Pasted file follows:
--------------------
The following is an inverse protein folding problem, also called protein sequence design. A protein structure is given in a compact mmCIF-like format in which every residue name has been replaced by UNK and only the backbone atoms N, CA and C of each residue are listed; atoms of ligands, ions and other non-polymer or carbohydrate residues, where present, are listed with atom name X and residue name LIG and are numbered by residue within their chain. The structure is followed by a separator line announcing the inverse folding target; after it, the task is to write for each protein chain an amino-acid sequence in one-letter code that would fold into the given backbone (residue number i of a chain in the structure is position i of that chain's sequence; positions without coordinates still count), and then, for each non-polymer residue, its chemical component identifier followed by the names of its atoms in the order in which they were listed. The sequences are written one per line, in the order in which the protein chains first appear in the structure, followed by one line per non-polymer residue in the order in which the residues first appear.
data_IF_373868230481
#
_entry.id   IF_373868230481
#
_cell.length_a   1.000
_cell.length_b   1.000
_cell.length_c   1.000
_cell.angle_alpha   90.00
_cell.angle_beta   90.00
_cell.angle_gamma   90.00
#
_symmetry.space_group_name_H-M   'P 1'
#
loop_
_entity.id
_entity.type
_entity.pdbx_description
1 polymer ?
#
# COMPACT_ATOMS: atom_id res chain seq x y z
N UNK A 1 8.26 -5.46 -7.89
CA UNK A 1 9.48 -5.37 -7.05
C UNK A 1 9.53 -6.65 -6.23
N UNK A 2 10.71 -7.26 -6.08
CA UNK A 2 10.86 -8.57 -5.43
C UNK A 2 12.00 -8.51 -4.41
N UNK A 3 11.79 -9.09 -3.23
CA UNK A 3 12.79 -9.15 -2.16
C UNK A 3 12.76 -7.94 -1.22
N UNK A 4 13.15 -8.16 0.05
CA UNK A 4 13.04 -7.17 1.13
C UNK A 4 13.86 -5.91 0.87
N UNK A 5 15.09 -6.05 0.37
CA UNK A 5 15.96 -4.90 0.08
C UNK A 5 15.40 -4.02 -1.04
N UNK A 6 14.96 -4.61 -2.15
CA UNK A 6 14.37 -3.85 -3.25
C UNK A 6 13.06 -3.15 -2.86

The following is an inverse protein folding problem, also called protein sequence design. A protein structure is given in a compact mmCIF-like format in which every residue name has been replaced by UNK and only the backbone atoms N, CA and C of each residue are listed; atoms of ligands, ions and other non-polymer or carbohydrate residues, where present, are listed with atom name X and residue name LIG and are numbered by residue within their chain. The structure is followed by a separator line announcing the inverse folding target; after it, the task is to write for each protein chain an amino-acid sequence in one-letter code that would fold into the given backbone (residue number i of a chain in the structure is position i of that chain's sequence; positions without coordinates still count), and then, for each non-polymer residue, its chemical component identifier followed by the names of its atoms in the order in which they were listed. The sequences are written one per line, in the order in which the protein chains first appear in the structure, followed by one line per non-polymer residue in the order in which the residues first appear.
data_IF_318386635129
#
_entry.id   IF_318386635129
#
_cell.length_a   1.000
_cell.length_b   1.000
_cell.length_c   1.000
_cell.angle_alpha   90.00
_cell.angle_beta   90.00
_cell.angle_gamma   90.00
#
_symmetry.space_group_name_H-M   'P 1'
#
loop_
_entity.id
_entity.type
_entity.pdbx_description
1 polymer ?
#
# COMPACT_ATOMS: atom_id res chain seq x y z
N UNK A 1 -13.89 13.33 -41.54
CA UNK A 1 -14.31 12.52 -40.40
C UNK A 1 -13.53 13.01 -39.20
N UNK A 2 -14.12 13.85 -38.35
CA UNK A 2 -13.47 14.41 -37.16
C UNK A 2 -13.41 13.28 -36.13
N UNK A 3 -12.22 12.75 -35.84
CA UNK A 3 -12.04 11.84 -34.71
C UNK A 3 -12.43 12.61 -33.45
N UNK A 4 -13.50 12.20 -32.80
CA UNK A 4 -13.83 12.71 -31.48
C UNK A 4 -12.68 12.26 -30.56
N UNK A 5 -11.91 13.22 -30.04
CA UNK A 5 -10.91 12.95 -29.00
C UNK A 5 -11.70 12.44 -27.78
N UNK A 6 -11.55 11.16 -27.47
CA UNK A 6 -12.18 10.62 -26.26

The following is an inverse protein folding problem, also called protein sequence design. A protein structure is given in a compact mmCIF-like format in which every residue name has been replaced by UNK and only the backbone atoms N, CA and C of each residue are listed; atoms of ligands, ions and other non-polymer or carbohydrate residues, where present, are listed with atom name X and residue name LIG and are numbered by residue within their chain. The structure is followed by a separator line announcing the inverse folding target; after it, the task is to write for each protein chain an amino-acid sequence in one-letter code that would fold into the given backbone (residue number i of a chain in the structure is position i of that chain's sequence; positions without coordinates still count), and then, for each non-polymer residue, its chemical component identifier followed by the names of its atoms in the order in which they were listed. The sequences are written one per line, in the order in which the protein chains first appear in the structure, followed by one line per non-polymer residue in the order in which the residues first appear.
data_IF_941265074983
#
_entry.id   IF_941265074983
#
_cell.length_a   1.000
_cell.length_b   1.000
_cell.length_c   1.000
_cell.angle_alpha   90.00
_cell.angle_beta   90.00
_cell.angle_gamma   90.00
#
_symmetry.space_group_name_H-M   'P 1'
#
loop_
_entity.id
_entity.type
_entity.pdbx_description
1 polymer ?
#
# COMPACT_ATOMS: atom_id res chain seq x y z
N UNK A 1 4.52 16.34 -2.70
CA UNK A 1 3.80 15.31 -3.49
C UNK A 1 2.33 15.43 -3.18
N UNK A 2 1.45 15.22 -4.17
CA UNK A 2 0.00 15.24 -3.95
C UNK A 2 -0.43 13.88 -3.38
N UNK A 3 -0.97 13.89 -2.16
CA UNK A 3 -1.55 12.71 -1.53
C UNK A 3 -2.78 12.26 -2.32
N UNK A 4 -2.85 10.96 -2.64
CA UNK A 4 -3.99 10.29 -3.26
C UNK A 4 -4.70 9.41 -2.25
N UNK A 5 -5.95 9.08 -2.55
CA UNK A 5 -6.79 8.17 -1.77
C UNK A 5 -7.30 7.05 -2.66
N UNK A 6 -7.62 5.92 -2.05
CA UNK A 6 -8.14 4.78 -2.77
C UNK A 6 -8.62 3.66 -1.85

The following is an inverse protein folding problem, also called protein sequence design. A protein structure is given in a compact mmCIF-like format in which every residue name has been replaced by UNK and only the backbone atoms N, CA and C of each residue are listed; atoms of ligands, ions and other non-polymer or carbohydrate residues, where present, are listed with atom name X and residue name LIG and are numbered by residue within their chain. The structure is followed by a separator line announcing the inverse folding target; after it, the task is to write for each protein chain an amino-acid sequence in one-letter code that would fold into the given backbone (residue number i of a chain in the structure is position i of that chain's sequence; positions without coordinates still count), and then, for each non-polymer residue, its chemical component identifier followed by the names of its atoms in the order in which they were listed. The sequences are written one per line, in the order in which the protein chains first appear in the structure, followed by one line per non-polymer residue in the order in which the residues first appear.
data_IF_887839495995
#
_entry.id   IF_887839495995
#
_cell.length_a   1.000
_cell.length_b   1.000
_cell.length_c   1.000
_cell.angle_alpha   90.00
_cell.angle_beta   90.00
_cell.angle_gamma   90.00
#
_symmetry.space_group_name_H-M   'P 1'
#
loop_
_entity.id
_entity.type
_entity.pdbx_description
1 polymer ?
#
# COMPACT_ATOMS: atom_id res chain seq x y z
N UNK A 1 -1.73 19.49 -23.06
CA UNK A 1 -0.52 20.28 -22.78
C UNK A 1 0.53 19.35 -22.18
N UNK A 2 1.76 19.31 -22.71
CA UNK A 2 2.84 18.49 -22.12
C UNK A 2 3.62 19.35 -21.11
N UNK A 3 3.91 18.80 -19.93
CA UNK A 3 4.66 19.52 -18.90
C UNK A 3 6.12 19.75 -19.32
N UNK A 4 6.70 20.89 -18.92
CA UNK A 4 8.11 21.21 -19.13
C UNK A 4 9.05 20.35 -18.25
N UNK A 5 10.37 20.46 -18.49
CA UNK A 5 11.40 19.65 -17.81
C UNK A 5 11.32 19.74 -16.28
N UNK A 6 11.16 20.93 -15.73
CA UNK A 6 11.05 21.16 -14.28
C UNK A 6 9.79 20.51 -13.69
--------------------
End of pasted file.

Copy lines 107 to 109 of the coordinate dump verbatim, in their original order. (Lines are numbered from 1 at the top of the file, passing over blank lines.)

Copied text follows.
C UNK A 3 -2.78 12.26 -2.32
N UNK A 4 -2.85 10.96 -2.64
CA UNK A 4 -3.99 10.29 -3.26